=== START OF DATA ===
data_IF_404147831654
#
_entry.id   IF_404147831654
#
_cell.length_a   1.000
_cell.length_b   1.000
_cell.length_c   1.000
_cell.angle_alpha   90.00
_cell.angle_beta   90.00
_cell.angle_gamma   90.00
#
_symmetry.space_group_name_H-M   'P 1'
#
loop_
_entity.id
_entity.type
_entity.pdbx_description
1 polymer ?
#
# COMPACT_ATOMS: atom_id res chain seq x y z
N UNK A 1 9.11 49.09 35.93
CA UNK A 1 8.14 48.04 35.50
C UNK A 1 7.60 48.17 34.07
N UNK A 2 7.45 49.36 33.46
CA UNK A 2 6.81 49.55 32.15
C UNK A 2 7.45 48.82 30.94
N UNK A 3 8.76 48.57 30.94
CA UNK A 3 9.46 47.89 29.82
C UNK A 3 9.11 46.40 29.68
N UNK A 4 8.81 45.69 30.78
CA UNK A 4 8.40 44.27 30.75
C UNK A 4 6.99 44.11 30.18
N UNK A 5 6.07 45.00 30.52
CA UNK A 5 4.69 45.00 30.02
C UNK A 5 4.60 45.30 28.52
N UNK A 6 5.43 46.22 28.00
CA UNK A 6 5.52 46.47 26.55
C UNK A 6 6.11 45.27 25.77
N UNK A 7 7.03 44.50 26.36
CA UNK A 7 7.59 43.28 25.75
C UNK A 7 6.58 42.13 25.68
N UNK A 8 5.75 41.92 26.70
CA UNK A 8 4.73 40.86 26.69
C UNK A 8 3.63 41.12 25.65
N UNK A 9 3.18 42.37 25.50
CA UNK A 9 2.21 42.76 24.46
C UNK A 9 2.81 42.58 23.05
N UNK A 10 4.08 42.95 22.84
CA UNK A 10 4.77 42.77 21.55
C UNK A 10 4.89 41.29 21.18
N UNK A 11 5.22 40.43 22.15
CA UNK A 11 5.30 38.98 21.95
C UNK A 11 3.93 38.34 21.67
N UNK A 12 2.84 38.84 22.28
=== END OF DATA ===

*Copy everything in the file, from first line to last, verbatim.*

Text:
data_IF_404147831654
#
_entry.id   IF_404147831654
#
_cell.length_a   1.000
_cell.length_b   1.000
_cell.length_c   1.000
_cell.angle_alpha   90.00
_cell.angle_beta   90.00
_cell.angle_gamma   90.00
#
_symmetry.space_group_name_H-M   'P 1'
#
loop_
_entity.id
_entity.type
_entity.pdbx_description
1 polymer ?
#
# COMPACT_ATOMS: atom_id res chain seq x y z
N UNK A 1 9.11 49.09 35.93
CA UNK A 1 8.14 48.04 35.50
C UNK A 1 7.60 48.17 34.07
N UNK A 2 7.45 49.36 33.46
CA UNK A 2 6.81 49.55 32.15
C UNK A 2 7.45 48.82 30.94
N UNK A 3 8.76 48.57 30.94
CA UNK A 3 9.46 47.89 29.82
C UNK A 3 9.11 46.40 29.68
N UNK A 4 8.81 45.69 30.78
CA UNK A 4 8.40 44.27 30.75
C UNK A 4 6.99 44.11 30.18
N UNK A 5 6.07 45.00 30.52
CA UNK A 5 4.69 45.00 30.02
C UNK A 5 4.60 45.30 28.52
N UNK A 6 5.43 46.22 28.00
CA UNK A 6 5.52 46.47 26.55
C UNK A 6 6.11 45.27 25.77
N UNK A 7 7.03 44.50 26.36
CA UNK A 7 7.59 43.28 25.75
C UNK A 7 6.58 42.13 25.68
N UNK A 8 5.75 41.92 26.70
CA UNK A 8 4.73 40.86 26.69
C UNK A 8 3.63 41.12 25.65
N UNK A 9 3.18 42.37 25.50
CA UNK A 9 2.21 42.76 24.46
C UNK A 9 2.81 42.58 23.05
N UNK A 10 4.08 42.95 22.84
CA UNK A 10 4.77 42.77 21.55
C UNK A 10 4.89 41.29 21.18
N UNK A 11 5.22 40.43 22.15
CA UNK A 11 5.30 38.98 21.95
C UNK A 11 3.93 38.34 21.67
N UNK A 12 2.84 38.84 22.28